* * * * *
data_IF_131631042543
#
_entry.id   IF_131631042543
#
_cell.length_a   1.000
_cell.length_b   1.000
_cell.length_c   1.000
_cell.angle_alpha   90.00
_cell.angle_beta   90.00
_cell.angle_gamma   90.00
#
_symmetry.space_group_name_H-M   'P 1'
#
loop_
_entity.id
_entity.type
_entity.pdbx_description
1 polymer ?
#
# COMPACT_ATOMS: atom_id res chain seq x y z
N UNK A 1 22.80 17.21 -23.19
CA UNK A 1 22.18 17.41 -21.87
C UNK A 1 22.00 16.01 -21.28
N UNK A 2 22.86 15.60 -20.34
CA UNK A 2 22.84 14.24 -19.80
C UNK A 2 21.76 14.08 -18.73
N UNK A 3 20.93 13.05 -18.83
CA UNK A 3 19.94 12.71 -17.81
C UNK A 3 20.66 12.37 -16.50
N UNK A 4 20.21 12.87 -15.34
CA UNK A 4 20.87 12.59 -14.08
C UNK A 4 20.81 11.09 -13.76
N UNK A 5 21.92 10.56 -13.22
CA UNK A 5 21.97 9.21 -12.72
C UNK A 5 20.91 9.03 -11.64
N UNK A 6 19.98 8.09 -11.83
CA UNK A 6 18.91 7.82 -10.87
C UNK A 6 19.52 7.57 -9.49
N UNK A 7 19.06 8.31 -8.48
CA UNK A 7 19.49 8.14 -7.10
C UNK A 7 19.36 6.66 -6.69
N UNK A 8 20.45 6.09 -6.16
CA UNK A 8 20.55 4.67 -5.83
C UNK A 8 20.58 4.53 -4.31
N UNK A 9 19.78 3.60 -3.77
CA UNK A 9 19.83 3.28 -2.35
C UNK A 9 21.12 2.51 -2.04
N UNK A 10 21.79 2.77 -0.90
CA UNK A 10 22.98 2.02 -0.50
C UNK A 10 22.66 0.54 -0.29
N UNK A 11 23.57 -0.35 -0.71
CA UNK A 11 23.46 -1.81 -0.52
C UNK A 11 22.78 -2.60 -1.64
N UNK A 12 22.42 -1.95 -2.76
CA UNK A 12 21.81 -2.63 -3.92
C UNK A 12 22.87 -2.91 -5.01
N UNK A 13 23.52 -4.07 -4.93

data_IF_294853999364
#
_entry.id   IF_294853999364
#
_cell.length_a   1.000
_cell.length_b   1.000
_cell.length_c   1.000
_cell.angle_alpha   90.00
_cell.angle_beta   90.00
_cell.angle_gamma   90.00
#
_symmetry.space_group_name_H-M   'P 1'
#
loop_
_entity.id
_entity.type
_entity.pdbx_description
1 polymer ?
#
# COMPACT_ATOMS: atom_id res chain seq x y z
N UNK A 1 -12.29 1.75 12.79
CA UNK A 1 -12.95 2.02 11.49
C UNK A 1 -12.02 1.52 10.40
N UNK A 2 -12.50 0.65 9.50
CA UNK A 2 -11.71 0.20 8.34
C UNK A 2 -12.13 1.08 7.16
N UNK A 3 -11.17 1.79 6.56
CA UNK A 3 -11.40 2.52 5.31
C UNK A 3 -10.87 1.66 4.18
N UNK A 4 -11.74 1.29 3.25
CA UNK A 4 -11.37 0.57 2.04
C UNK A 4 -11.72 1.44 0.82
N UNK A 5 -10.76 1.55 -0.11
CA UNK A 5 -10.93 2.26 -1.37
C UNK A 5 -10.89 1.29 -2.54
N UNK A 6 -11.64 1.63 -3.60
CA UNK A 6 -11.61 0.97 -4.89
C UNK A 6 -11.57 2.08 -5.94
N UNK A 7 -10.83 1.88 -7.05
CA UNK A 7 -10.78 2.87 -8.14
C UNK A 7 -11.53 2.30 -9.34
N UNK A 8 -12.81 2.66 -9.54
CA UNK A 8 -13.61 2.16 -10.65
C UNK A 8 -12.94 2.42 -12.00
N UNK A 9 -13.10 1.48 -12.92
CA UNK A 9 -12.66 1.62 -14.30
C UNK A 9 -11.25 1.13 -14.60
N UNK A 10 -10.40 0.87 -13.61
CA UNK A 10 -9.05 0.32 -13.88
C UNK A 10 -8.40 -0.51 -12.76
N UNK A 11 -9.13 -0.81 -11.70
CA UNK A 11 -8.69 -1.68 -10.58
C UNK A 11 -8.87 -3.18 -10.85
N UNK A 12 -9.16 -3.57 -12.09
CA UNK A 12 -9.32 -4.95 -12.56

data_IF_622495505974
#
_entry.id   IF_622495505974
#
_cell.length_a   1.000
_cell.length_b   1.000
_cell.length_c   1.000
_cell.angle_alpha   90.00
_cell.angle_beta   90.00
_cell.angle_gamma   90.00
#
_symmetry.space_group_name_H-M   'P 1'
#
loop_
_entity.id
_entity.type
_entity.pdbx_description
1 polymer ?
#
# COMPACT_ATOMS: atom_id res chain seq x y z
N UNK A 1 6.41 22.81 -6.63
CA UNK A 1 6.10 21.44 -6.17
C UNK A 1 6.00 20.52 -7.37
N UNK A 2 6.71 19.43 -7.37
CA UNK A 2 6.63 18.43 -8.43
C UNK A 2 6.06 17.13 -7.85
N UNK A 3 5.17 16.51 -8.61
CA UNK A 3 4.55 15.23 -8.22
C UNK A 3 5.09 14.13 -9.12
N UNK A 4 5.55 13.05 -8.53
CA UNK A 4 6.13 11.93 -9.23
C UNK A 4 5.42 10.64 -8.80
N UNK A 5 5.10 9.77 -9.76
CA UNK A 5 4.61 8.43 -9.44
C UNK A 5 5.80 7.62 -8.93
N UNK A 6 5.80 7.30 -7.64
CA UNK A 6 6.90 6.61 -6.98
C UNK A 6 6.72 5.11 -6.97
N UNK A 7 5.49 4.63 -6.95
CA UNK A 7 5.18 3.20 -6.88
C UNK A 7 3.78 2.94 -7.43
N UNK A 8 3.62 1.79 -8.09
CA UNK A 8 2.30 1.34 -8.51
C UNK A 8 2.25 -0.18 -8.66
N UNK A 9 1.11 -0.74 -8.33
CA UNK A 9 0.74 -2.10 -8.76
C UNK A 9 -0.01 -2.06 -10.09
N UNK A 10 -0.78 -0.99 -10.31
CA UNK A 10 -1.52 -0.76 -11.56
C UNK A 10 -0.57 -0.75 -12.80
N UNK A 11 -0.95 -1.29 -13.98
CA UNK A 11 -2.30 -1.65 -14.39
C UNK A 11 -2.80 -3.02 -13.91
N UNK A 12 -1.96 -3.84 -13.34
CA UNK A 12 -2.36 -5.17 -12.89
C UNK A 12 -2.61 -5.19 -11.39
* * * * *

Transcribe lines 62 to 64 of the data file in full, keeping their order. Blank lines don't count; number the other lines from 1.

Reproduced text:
_cell.length_a   1.000
_cell.length_b   1.000
_cell.length_c   1.000